In 1921, students at Cootes Store Schoolhouse wrote and collected essays about their community in a hand-written magazine called “Evergreen.”
Edith E. Fulk, 17, examined old documents to compile a list of early family names: “Trumbo, Brock, Shoemaker, Yont, Bible, Miller, Alger, Cootes, Moore, Wonder, Brunk, Riddle, Branson, Carr, Riggleman, Tussing, Turner, and Brenneman.” She added others from “the west side of the gap”: Riddle, Faulk and Reunion.
Mabel E. Turner, 13, and Katie Funkhouser, 15, told the story of Samuel L. Cootes who came from Pennsylvania in 1834. Mabel wrote that Mr. Cootes “first built his house and then added a storeroom in connection with his dwelling.” She added that the store was still open (remember she was writing in 1921) and that the community of approximately 50 residents bears his name.
Almost every community had a country store. Brocks Gap in western Plains District claimed numerous stores, many of which operated for only a few years. Others started in the late 1800s and survived changes in ownerships and locations to exist for decades, some for over 100 years. Among the oldest in the area were Samuel Cootes Store (1834), Noah Hoover Store in Cootes (1882), Jake Custer Store in Fulks Run (early 1890s), Doug Brenneman’s store in Genoa (1894) and S.A. Criders’ store in Fulks Run (1913).
In those years before telephones and daily newspapers, the country store served as the hub of the community. Residents could purchase just about anything—groceries, clothes, shoes, house wares, feed and later, auto supplies.
Matthew and Ron Fulk, who bought Crider Bros. Store in 1976, tell the story of an old-timer who came in soon after they opened and asked for “sharp “cheese. The man then remarked, “Ain’t gonna be much of a store if you don’t have sharp cheese.”
The country store was just as important as a meeting place for local men to socialize, gossip, “talk shop” or play cards and checkers. One of the men who enjoyed stopping by Samuel Cootes Store was Dr. John Q. Winfield of Broadway. After making house calls through the Gap or on a Saturday afternoon, he could often be found at the store. He not only met his wife in Cootes (the stepdaughter of Samuel Cootes) but in the 1850s, became instrumental in organizing between 50 and 60 local men who regularly met there as Lecher’s Brocks Gap Rifle Company. The organization named Dr. Winfield its captain. After joining forces with Brig. General Turner Ashby’s cavalry, they played a significant part in the Confederate defense of the Valley during the Civil War.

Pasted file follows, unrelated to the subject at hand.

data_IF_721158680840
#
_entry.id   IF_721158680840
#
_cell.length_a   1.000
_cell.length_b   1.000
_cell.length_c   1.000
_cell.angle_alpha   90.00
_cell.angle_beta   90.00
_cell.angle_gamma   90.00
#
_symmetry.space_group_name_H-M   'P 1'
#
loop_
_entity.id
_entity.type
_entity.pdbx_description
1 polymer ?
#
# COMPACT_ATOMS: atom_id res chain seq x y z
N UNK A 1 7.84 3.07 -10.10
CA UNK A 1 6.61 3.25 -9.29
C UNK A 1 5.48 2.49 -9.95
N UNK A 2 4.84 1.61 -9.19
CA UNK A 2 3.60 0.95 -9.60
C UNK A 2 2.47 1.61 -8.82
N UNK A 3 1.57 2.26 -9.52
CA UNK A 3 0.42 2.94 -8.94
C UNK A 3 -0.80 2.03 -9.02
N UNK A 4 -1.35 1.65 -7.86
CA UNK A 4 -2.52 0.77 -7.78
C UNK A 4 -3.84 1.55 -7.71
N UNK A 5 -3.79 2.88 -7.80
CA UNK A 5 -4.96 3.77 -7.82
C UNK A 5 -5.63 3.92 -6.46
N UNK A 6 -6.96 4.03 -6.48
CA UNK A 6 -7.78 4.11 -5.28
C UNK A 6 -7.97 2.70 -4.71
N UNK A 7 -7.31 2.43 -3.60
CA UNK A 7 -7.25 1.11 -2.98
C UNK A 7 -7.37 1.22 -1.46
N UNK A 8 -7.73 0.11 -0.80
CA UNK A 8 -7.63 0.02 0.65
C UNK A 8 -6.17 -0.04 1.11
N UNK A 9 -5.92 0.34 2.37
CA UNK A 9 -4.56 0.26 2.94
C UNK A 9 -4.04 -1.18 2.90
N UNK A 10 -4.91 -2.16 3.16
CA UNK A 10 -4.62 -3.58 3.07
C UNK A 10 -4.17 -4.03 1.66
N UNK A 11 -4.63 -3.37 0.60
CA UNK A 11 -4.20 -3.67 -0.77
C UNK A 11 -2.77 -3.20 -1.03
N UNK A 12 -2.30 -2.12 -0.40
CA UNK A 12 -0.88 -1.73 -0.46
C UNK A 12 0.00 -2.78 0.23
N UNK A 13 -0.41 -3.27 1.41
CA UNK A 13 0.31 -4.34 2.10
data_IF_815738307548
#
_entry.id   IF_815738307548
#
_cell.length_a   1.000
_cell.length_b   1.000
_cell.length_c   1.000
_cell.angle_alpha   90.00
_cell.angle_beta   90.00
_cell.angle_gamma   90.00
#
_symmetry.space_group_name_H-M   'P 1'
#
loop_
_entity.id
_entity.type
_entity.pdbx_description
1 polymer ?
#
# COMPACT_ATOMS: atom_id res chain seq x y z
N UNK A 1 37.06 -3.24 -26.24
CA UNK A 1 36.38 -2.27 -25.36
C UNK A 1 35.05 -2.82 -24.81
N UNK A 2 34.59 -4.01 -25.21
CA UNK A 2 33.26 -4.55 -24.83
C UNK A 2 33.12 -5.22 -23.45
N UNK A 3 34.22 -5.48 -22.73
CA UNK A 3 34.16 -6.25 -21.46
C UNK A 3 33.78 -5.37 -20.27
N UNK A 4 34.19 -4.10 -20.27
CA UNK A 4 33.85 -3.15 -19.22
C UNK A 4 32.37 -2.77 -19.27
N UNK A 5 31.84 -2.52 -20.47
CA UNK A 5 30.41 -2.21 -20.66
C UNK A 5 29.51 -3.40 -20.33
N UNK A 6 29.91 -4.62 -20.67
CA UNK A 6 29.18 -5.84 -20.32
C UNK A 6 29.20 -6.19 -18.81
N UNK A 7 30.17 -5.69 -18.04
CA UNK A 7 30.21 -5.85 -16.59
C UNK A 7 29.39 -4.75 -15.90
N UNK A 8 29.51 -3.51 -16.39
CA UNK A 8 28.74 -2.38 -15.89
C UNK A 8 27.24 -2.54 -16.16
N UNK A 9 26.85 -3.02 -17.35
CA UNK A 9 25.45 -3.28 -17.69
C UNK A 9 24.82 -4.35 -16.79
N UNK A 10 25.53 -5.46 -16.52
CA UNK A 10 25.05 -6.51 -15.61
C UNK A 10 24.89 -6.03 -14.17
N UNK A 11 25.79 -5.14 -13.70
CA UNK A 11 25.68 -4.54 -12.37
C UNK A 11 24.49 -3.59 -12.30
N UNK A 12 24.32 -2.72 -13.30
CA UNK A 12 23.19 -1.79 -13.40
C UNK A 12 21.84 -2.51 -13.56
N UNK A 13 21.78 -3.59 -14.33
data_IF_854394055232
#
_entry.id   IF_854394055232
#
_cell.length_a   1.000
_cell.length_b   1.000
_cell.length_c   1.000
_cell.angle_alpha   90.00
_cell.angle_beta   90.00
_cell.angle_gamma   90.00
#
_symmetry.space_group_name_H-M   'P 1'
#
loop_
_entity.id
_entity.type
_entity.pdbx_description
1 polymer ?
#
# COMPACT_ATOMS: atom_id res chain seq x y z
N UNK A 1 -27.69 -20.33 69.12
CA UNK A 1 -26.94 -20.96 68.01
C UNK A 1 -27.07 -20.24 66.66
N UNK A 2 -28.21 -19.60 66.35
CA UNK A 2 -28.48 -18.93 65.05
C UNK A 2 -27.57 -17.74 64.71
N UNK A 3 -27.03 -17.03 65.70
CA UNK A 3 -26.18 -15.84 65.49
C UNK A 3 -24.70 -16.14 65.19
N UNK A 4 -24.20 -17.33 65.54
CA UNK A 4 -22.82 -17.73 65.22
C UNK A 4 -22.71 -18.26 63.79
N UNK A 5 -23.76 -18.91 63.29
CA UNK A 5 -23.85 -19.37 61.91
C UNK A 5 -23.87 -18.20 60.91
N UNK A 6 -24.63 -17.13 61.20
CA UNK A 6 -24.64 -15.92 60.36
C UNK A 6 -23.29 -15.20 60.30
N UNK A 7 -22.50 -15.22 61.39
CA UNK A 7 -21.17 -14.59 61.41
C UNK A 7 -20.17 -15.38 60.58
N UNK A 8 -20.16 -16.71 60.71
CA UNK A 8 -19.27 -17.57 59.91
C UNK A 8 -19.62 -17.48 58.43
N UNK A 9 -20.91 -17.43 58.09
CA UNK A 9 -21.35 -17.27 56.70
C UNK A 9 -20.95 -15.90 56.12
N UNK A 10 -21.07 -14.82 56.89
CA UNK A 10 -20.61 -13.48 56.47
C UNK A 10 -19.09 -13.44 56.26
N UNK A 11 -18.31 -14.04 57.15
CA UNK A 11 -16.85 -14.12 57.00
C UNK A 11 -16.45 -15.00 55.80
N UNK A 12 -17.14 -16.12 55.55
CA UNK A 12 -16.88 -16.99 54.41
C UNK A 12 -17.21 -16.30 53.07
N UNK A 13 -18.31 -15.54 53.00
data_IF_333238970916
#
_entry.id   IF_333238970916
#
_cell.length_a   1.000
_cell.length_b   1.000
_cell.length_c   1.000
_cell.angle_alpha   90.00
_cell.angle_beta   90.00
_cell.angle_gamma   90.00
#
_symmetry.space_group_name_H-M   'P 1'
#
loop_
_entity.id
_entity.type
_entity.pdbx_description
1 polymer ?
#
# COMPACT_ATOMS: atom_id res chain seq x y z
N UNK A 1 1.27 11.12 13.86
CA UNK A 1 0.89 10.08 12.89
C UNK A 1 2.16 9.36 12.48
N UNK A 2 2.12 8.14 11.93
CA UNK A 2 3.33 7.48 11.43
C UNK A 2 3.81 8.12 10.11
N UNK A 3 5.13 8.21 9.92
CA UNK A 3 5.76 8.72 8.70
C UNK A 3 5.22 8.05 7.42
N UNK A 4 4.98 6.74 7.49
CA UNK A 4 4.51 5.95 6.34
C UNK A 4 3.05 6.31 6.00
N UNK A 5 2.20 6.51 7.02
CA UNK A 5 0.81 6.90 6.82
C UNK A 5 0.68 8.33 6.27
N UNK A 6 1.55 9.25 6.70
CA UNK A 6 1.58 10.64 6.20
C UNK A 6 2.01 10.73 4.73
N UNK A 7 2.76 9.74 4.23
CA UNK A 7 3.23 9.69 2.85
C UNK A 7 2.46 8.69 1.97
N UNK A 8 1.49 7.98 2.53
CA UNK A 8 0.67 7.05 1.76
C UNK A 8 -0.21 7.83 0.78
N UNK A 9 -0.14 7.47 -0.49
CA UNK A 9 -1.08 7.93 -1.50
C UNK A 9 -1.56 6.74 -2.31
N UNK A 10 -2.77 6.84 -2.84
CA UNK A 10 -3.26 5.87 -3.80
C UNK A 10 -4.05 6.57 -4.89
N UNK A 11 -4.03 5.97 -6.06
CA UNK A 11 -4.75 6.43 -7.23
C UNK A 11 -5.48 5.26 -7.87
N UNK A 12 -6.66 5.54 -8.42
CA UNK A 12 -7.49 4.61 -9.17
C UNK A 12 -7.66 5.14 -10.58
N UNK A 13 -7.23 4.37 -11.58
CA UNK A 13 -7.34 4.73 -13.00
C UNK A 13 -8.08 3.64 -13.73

Often, the owners or other renters lived above the store. Brown Dove Jr., of Timberville, recalled that as a child, his family rented an apartment above the S.A Criders store in Cootes. During the night in March 1933, the store caught fire; his family escaped in their nightclothes, but lost all of their personal possessions. The store was rebuilt about 1940.
In later years, some country stores in Brocks Gap provided space for pool halls, doctor’s offices, barbershops and even a fitness center. In the 1980s, M. & R Hardware in Fulks Run held annual pool tournaments drawing as many as 50 local and out-of-state competitors.
Today, one of the best-known stores in the area is Turner Hams, an off-shoot of Fulks Run Grocery begun in 1949.
Through timelines, pictures and artifacts, the current exhibit at Plains District Museum traces the history of 13 stores in the Brocks Gap community. Displays include store equipment and an authentic “loafing bench” from Garnett and Lena Turner’s Fulks Run Grocery opened in 1948. Calendars dating to 1916 from Brenneman Bros. and 1920 from the J. D. Custer Store to more recent ones from Mac’s Superette and Brock’s Gap Service are on exhibit, as well as several pieces of “premium” china from Valley Land Hardware and the J. D. Custer Store.
The exhibit will continue through December 2012.
Helen W. Smith volunteers at the Plains District Memorial Museum, where she is board vice president and also coordinates the exhibits and lecture series. She is a native of Mayland.